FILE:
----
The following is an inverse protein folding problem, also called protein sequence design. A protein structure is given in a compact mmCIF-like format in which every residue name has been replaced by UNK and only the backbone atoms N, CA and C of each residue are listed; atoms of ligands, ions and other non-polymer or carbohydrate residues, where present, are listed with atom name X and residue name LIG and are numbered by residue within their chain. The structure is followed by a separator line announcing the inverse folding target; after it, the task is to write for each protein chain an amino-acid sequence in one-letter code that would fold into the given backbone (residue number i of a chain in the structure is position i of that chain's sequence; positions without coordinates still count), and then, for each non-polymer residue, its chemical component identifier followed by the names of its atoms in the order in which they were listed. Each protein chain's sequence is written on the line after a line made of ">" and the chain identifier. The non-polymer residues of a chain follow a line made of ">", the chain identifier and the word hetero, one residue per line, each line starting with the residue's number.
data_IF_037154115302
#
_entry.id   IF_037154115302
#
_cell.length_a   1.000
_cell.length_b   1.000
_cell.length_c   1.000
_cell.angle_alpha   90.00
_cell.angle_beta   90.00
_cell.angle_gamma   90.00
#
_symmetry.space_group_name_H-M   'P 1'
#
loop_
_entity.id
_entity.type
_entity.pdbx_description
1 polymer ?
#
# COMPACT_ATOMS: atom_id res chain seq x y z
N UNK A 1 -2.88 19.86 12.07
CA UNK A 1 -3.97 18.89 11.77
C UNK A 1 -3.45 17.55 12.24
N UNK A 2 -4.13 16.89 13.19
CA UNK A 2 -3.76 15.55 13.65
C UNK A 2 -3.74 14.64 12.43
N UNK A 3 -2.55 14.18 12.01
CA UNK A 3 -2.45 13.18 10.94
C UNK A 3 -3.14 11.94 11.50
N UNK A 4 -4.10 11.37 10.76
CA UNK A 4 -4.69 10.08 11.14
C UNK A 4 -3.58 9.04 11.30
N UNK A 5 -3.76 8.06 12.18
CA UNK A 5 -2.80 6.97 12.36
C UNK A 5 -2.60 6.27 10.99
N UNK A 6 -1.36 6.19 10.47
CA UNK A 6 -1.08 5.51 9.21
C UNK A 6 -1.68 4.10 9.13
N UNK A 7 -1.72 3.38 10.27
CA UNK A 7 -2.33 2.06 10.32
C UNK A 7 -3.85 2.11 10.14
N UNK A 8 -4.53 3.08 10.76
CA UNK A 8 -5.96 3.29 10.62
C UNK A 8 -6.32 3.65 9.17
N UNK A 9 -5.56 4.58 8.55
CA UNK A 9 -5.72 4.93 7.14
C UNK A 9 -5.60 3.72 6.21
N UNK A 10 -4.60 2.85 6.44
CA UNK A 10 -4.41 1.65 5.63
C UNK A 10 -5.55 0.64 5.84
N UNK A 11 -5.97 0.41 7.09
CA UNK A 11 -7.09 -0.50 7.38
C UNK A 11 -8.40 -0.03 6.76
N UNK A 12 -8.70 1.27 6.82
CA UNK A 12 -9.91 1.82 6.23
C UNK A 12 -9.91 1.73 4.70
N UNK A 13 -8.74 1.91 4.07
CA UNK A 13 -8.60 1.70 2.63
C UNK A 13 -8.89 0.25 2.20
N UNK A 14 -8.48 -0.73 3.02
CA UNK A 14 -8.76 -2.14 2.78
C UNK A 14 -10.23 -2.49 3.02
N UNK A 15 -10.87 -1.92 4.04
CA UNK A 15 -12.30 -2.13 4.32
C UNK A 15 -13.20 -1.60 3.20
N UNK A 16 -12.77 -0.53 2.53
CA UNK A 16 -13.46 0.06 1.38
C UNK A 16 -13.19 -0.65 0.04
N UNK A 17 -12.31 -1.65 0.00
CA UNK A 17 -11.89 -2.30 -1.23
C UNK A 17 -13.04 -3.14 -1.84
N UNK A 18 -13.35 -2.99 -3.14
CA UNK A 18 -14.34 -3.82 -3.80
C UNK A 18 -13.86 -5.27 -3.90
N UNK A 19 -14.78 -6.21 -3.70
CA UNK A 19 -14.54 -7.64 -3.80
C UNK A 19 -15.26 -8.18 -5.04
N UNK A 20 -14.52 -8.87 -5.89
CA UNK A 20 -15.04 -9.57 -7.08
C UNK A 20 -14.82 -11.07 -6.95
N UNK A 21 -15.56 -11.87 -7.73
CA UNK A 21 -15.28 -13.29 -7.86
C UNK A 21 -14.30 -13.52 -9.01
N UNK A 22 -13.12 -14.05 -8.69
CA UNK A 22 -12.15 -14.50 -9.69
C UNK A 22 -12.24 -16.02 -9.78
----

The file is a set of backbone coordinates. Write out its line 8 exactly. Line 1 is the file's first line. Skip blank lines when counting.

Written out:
_cell.length_c   1.000